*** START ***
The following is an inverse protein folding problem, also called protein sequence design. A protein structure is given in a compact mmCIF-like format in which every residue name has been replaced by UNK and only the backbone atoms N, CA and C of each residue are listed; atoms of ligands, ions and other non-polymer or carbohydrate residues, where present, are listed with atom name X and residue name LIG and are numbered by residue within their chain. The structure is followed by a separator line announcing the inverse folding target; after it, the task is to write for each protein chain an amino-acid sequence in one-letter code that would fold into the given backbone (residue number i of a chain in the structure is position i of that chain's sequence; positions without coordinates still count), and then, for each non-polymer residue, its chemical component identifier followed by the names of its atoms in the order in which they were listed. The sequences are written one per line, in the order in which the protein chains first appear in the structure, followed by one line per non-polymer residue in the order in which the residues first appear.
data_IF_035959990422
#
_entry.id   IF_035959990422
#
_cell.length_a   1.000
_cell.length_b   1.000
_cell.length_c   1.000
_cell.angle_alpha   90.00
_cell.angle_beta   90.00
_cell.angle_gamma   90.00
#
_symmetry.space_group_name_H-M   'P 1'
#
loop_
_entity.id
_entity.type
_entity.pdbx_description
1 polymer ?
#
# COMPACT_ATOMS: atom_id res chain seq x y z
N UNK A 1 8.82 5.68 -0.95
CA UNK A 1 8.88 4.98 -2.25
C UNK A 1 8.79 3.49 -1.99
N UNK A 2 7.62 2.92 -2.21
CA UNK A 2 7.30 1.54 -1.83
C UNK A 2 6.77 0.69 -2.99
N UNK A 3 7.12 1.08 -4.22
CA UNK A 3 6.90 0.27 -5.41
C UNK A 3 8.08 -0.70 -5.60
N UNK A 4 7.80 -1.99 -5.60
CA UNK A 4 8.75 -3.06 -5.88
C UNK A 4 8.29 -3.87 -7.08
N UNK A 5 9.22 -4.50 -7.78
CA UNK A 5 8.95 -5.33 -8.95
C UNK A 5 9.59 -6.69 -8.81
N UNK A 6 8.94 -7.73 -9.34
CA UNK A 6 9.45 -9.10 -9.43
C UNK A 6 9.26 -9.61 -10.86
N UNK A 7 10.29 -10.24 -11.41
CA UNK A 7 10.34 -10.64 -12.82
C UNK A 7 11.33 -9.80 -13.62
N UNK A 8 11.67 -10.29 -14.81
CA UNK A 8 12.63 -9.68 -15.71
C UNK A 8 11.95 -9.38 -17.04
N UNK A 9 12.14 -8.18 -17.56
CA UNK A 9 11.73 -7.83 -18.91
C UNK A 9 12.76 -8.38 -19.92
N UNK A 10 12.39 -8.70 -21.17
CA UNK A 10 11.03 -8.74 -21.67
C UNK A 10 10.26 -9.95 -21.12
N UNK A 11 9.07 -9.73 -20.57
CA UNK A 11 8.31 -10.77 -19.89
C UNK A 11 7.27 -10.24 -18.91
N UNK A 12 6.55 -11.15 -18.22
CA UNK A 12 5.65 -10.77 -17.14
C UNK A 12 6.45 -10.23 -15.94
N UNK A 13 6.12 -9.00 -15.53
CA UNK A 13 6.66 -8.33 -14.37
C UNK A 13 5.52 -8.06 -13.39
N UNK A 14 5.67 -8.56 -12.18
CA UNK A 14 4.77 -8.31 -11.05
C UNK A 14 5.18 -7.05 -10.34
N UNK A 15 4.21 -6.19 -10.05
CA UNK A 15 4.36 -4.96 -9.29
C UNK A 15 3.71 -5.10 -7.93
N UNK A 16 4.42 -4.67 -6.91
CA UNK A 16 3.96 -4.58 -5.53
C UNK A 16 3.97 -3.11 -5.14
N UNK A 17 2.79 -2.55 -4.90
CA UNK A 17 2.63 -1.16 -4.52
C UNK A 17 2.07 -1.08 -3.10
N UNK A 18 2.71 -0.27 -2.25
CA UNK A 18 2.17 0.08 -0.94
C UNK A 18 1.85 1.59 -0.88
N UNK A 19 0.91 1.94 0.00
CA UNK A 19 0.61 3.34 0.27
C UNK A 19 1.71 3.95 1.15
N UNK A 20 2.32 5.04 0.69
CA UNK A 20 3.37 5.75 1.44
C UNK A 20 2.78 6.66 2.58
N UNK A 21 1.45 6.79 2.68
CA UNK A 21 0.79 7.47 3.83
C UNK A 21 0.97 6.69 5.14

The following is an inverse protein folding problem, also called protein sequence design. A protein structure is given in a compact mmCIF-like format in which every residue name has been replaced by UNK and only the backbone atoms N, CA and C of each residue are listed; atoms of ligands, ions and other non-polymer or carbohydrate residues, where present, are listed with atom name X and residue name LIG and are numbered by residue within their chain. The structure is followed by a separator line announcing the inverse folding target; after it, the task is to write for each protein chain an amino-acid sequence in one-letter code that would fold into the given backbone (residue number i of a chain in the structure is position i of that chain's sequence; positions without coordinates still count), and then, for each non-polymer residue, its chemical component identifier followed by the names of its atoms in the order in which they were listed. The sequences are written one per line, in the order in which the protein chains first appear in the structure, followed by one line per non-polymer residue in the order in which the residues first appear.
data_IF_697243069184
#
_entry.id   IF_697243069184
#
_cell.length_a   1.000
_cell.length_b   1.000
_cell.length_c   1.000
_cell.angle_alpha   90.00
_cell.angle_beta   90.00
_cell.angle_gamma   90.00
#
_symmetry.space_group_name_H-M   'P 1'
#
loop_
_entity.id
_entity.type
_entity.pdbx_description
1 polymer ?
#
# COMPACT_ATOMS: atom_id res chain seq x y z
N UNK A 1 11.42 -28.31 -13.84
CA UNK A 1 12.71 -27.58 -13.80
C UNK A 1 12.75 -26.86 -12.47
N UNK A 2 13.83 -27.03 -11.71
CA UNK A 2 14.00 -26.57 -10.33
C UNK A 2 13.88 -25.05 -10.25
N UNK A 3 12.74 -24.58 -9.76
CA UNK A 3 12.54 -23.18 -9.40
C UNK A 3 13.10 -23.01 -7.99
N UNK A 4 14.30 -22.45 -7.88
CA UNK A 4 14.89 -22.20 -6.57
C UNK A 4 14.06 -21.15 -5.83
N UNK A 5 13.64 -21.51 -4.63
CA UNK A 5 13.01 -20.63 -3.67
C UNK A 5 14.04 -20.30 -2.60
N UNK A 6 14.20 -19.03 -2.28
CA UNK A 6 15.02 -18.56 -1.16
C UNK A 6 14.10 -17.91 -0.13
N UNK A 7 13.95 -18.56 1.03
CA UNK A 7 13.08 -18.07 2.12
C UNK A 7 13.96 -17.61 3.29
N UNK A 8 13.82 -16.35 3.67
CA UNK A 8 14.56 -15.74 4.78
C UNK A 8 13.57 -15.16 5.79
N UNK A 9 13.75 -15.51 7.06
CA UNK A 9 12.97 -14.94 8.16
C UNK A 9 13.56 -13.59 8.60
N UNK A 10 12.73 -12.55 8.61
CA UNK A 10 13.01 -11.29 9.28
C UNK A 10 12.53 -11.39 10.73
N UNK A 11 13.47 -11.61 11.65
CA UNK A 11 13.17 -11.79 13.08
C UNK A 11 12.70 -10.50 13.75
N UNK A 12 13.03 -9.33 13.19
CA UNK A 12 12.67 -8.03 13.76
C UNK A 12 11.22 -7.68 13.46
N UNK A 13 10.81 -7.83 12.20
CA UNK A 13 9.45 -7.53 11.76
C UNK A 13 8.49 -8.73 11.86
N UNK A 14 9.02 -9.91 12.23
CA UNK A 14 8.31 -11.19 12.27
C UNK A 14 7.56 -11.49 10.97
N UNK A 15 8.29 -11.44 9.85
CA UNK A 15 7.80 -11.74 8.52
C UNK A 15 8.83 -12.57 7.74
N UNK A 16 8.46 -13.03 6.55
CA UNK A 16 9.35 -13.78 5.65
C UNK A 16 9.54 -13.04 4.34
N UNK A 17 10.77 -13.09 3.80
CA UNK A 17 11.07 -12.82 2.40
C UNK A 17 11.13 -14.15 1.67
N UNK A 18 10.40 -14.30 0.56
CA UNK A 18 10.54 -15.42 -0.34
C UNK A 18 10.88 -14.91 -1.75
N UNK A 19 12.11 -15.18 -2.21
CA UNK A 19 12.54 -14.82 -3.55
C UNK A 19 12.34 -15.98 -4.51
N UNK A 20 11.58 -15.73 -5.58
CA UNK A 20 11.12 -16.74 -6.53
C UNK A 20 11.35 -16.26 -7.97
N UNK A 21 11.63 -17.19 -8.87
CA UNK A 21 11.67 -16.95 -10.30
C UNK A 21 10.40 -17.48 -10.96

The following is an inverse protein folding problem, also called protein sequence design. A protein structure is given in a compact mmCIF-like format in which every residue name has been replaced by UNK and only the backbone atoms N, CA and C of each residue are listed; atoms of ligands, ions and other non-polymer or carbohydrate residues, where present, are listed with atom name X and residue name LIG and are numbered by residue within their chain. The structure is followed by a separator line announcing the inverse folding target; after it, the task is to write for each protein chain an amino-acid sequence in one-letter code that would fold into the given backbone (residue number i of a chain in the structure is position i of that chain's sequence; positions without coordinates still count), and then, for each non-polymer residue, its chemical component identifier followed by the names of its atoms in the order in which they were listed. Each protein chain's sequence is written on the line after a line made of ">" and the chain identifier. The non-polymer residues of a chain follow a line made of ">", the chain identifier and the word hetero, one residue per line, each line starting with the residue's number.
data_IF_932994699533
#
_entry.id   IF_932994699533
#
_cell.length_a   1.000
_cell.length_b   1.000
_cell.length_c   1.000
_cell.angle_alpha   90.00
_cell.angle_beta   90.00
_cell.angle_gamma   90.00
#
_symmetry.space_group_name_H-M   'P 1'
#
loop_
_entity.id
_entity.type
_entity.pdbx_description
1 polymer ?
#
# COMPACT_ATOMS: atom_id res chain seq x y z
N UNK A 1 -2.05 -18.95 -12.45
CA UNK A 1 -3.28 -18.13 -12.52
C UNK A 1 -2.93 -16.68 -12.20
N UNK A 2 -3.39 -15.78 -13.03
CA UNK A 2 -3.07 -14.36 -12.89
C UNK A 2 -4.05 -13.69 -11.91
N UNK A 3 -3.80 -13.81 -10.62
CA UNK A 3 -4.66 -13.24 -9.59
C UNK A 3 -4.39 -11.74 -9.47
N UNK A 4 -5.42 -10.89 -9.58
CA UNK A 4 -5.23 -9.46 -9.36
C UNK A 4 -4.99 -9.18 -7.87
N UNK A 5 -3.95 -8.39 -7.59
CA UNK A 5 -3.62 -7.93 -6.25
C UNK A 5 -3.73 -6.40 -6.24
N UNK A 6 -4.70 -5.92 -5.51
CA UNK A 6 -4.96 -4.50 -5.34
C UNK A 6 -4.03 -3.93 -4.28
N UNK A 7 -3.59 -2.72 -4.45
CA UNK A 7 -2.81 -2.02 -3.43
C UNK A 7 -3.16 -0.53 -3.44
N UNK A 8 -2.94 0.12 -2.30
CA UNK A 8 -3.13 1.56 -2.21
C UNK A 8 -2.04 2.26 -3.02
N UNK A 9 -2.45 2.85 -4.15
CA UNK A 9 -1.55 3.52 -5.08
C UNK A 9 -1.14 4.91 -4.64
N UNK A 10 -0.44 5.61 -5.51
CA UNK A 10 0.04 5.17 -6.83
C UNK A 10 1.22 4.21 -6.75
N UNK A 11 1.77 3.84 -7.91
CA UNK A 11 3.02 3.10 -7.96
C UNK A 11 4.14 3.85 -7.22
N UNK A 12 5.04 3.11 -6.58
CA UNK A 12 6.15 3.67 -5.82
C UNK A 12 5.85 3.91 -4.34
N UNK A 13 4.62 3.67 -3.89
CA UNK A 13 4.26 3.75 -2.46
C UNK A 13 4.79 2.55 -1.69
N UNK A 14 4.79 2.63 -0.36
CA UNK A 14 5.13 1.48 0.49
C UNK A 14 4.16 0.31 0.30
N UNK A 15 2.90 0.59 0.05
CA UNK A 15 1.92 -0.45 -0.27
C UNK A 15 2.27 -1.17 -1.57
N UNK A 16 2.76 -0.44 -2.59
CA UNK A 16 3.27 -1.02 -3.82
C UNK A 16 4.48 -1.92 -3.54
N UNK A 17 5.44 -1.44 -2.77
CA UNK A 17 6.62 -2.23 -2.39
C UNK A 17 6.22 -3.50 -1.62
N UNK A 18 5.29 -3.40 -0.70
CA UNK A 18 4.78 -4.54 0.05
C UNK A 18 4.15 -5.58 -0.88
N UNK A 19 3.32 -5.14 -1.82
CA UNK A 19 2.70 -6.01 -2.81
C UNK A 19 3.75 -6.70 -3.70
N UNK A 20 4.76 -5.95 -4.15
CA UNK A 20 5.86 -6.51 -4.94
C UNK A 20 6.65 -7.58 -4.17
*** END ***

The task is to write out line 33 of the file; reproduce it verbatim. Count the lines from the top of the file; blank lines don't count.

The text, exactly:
C UNK A 4 8.29 -3.87 -7.08